A faded Coca-Cola sign greeted us on an industrial stretch of town, across from the International Longshoreman’s Association and down the street from the Port of Charleston. Feline figurines and a Siamese cat painting pay homage to the original owner, Kitty Proctor, who opened her soul food restaurant in 1963. After 18 years with David Runey at the helm, Martha Grant took over in 2006.
Martha Grant graduated with a culinary degree from the Charleston campus of Johnson & Wales University, which relocated to Charlotte in 2006. She previously owned Soul Food by Grant in North Charleston. Martha was front and center in her restaurant, taking orders, then disappearing into the kitchen to make sure things were prepared to her standards. She said she grew up across the Cooper River in Mount Pleasant, where she learned to cook from her Grandmother and Grandfather. She said doesn’t use their recipes, but credited them with her initial love of cooking.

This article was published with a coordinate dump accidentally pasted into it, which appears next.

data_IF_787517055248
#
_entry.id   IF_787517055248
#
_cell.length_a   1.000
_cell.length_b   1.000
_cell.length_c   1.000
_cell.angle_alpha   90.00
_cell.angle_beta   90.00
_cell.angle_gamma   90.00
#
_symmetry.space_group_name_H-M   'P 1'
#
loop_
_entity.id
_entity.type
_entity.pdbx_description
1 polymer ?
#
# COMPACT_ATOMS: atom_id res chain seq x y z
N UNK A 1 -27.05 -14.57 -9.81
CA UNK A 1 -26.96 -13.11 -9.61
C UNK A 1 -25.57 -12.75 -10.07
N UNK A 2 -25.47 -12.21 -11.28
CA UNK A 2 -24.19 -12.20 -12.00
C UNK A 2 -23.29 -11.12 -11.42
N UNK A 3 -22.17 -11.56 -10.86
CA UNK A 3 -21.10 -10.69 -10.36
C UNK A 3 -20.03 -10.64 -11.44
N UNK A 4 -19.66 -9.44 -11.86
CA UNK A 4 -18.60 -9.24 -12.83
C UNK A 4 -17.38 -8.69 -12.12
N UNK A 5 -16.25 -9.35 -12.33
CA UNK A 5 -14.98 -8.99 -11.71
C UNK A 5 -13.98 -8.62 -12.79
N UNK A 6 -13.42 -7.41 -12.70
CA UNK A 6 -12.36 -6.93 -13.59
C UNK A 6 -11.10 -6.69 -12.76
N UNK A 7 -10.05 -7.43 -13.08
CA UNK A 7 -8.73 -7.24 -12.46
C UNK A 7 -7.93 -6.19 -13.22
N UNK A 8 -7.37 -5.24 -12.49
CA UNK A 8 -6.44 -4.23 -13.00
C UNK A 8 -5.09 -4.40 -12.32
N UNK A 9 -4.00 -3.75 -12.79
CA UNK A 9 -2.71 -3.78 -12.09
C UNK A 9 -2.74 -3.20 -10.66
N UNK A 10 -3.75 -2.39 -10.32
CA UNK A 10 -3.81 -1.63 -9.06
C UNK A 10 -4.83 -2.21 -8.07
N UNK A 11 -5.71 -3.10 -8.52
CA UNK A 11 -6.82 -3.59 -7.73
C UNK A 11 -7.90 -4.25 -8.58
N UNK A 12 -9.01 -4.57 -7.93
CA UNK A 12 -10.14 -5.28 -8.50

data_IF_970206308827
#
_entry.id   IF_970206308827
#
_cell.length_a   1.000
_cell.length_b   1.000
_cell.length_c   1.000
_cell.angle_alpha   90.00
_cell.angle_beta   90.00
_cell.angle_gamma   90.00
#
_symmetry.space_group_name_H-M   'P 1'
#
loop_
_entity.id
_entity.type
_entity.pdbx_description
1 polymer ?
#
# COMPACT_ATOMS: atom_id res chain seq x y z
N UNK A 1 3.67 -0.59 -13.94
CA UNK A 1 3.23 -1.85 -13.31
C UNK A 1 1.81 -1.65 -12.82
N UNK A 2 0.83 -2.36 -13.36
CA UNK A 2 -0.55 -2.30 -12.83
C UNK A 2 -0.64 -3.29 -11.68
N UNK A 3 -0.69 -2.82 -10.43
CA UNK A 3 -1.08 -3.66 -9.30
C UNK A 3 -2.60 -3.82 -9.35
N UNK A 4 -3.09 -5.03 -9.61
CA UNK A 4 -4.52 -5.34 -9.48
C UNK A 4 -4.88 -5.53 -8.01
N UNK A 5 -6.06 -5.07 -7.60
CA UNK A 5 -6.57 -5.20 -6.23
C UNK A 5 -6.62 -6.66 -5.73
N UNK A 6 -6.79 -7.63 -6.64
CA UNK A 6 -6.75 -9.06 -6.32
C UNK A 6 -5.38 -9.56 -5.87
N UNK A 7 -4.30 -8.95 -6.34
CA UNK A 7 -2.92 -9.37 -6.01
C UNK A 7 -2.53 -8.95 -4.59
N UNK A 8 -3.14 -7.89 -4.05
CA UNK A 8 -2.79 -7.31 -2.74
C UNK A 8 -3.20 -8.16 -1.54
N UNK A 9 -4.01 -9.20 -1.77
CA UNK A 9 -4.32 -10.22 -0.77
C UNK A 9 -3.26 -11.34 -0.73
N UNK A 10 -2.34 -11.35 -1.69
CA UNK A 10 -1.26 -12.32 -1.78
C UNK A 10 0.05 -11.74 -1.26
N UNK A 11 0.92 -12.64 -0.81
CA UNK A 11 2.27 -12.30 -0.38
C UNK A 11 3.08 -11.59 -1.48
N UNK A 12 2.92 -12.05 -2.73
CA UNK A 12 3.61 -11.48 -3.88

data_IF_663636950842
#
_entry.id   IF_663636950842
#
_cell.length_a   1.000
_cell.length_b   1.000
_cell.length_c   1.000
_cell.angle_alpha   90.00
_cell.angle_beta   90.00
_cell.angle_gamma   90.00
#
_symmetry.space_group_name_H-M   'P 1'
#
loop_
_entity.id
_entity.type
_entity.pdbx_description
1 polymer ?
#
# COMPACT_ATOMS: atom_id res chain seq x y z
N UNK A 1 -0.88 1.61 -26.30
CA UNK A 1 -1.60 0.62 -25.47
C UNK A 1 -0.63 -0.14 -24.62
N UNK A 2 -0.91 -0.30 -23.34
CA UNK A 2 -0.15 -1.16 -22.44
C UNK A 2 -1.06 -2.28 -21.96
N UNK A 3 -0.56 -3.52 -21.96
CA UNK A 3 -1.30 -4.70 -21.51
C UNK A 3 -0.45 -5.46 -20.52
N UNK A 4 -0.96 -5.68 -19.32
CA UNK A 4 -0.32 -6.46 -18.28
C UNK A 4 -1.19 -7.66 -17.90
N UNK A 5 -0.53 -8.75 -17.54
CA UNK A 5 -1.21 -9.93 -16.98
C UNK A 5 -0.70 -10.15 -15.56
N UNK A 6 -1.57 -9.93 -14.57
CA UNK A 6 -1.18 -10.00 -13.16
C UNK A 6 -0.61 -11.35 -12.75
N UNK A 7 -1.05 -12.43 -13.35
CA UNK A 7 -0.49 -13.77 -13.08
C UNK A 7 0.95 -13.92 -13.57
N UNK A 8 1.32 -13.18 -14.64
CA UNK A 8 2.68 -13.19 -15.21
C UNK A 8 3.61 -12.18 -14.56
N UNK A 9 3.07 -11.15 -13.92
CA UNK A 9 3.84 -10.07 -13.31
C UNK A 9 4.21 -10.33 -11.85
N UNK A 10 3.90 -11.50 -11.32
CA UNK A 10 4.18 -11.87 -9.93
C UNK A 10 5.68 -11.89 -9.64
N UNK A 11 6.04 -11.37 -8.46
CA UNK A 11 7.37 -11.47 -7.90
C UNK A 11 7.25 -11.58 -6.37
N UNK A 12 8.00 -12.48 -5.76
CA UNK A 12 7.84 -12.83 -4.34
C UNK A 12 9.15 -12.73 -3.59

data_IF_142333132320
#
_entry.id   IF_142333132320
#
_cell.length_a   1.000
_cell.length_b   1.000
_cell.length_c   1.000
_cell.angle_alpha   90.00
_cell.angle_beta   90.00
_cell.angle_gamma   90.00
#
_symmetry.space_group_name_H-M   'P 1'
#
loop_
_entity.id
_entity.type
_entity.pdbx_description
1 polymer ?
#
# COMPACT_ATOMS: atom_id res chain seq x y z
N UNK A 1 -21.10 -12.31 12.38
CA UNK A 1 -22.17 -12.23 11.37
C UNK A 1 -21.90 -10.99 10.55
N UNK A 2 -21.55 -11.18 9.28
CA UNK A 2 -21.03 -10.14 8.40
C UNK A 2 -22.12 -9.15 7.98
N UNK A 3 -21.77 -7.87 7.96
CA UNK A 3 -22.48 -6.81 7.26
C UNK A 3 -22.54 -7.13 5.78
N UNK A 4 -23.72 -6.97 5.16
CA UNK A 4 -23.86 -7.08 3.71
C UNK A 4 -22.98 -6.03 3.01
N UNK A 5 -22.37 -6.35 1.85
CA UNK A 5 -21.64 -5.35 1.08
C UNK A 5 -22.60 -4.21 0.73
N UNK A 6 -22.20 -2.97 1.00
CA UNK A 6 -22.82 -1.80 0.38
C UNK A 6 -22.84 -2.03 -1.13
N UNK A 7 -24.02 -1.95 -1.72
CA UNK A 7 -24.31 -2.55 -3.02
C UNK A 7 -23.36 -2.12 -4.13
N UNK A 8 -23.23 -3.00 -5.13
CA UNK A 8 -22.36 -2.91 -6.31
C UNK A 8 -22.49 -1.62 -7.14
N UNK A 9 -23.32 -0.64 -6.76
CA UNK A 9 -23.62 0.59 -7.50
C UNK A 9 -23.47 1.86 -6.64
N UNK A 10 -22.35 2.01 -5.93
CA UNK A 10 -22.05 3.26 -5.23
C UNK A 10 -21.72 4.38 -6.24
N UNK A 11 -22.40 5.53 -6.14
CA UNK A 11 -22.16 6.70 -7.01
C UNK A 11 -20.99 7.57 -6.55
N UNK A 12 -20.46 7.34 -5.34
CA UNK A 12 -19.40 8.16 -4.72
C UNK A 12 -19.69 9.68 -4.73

As tempted as I was by Liver Pudding, I was about to board a plane, so I opted for the more conservative Shrimp and Grits ($6.50), a definitive Lowcountry dish. Martha asked whether or not I wanted onions. I deferred to her soul food wisdom. The version of shrimp and grits wasn’t one I was familiar with, since it was topped with pepper gravy that was flecked with carrot, bacon and onion. The white grits were clean tasting, the shrimp were fresh and firm, and the dish was a success. Improbably, I forgot to take a photo of the dish, which is a Food GPS first.
Before we left, Martha asked us to sign her guest book, reserved for out-of-towners. I wrote, “Terrific Southern breakfast. Can’t wait to return for lunch.” Looking at the menu, there’s no doubt I’ll return for fried chicken, collard greens, fried squash and cabbage.